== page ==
Girgenti: Mental militarization of America

R. Colin Fly

American culture is something special. Over the 219 years, since the end of the American Revolution, it has been constantly developing, moving in various directions to keep up with the influx of various immigrant groups. Each group created its own amalgam of the American culture it encountered and its native cultures, creating an intriguing blend that Americans tend to take for granted. Sadly, however, one aspect of American culture seems never to have changed: our military culture.

As I said, America has been independent from England for 219 years, since 1783. During this time period, there have been a total of 13 years in which American soldiers or militiamen were not engaged in some kind of overt military action or preparing for a nuclear holocaust with the Soviet Union. That means that for approximately 94 percent of American history, American males have been dying in wars.

These numbers are very distressing; in America’s attempts to enforce an American-style peace on the world, the constant result is bloodshed, often unnecessary bloodshed. The actual result of all these wars, this taking of human life, has been the evolution of a more and more sophisticated military culture in the United States. It has become increasingly easy for a president to railroad a Congress into allowing him to send troops wherever he sees fit, if he even bothers to talk to Congress. More and more, if there is a problem anywhere in the world, America’s first and only solution is to go to war.

If there’s a South or Central American dictator who used to help the CIA smuggle drugs around the world, and who has now become embarrassing, America sends in the Marines, illegally. If there’s a dictator in the Middle East who is the sixth-largest supplier of American oil, he is supported, unless he threatens America’s third-largest oil supplier, in which case his army is destroyed. If there’s a tiny country in the Caribbean that almost nobody has heard of that’s flirting with socialist ideas, but is not threatening anyone, the military quickly intervenes to “protect” American interests.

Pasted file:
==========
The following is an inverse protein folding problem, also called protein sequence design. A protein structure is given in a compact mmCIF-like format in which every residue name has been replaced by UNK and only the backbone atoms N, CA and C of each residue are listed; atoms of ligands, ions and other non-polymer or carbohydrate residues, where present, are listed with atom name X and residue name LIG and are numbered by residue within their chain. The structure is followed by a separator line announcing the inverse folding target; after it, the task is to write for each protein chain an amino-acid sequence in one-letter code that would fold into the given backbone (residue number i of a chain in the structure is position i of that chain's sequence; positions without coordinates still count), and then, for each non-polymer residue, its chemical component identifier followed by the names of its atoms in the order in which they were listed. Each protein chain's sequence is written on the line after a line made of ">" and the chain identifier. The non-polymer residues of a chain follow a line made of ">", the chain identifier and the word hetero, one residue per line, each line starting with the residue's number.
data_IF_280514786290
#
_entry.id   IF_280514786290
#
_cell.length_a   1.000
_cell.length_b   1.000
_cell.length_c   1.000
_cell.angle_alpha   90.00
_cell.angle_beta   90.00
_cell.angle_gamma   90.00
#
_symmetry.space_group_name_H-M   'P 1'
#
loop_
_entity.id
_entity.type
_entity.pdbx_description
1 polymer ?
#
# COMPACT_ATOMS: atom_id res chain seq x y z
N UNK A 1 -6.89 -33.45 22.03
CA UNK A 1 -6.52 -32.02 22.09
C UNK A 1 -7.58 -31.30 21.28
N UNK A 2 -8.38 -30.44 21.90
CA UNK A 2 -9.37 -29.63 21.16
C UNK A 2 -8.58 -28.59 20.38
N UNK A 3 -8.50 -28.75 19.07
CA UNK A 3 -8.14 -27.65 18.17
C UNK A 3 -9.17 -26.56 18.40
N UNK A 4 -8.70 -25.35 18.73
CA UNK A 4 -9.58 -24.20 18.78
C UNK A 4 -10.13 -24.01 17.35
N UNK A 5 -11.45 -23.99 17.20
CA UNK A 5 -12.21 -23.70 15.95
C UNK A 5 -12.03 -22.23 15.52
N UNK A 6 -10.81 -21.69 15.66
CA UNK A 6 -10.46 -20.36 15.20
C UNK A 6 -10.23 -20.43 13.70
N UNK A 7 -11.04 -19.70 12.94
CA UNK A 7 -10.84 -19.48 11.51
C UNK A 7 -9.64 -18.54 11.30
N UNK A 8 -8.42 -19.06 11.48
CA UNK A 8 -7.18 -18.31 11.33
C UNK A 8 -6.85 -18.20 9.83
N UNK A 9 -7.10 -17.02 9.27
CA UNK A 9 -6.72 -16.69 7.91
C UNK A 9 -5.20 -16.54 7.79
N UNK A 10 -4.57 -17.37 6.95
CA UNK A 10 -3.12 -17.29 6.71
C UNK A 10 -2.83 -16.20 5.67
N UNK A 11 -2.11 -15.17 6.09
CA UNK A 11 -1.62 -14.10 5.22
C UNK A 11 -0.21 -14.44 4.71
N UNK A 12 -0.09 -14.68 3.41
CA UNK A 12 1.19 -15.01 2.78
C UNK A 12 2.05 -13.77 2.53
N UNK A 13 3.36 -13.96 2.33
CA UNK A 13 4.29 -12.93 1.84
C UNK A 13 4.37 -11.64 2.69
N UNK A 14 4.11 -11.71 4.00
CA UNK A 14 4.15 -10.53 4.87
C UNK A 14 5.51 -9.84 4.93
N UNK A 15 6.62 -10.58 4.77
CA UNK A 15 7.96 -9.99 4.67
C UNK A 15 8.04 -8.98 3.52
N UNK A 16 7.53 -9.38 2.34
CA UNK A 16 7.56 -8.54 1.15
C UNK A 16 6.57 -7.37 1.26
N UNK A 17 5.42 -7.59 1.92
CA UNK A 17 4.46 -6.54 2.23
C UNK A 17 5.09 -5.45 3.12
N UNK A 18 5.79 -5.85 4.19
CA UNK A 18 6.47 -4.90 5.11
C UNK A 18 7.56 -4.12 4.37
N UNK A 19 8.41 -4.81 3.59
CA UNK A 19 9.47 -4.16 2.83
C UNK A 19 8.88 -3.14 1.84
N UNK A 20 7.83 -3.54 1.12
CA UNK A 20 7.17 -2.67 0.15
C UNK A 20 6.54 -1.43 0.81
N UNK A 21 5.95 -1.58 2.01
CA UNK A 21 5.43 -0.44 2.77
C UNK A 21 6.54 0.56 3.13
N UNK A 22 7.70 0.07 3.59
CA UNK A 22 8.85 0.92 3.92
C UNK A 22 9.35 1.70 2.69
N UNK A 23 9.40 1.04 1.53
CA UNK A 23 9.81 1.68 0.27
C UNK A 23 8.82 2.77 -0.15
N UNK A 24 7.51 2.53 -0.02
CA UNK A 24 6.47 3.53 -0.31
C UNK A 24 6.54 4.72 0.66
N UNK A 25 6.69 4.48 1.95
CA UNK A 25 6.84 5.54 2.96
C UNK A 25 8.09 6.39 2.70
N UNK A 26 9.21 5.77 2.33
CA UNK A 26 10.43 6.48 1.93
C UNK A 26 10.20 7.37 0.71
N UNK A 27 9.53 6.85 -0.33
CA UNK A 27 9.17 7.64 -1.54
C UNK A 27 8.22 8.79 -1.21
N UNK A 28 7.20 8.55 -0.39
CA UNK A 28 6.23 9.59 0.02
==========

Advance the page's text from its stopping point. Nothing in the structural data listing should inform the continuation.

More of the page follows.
This militarization of America has affected our language, as well. Everything an American stands for becomes a “fight.” Everything a president wants to do becomes a “war.” How can you have a war on terrorism? You can have a war on Al Q’aida, the Taliban, or even Afghanistan, but terrorism? It’s not possible to use tanks and guns to shoot and kill the concept of terrorism. In fact, tanks and guns would seem to strengthen terrorism; Israeli Prime Minister Sharon is “fighting” terrorism by killing Palestinians, yet the terrorist organizations in the occupied territories are engaging in ever increasing amounts and degrees of terrorism. President Johnson once proposed a war on poverty. How does one “fight” poverty? It cannot be killed.

America has a love affair with the military. Many college campuses around the nation have a Reserve Officer Training Corps program, but how many have Centers for Peace and Justice Education? Why are war and the military so strongly supported in American culture? Somehow, the ideas of peace and justice are not respected by most, but most cannot easily explain why. Perhaps what makes war so attractive is its very simplicity. It can be difficult to strategically map out a military campaign, but it is far simpler to shoot and kill any problems in the world than to try and work them out peacefully. To try to bring peace to the world requires actually sitting down with the people America has problems with and talking to them, acknowledging that maybe they have some legitimate points to make. In war, all that matters is the viewpoint of the winner. And perhaps just as important, most people do not have any idea how to resolve conflicts between themselves and others, so they have no interest in doing the same on a larger scale.

America needs to wake up and realize that war cannot solve everything. To some degree, it has started, but it has not gone nearly far enough. In fact, President Bush is trying to tell everyone that war can solve everything, and will make life much better and safer for us all. Again, look at Israel. Prime Minister Sharon promised the Israeli people he would give them security against terrorists. Not only has he failed, but by going to war, he has compounded his failure. I sincerely hope the same does not happen here, but I will not close my eyes to that possibility. Perhaps Bush should declare a War on War.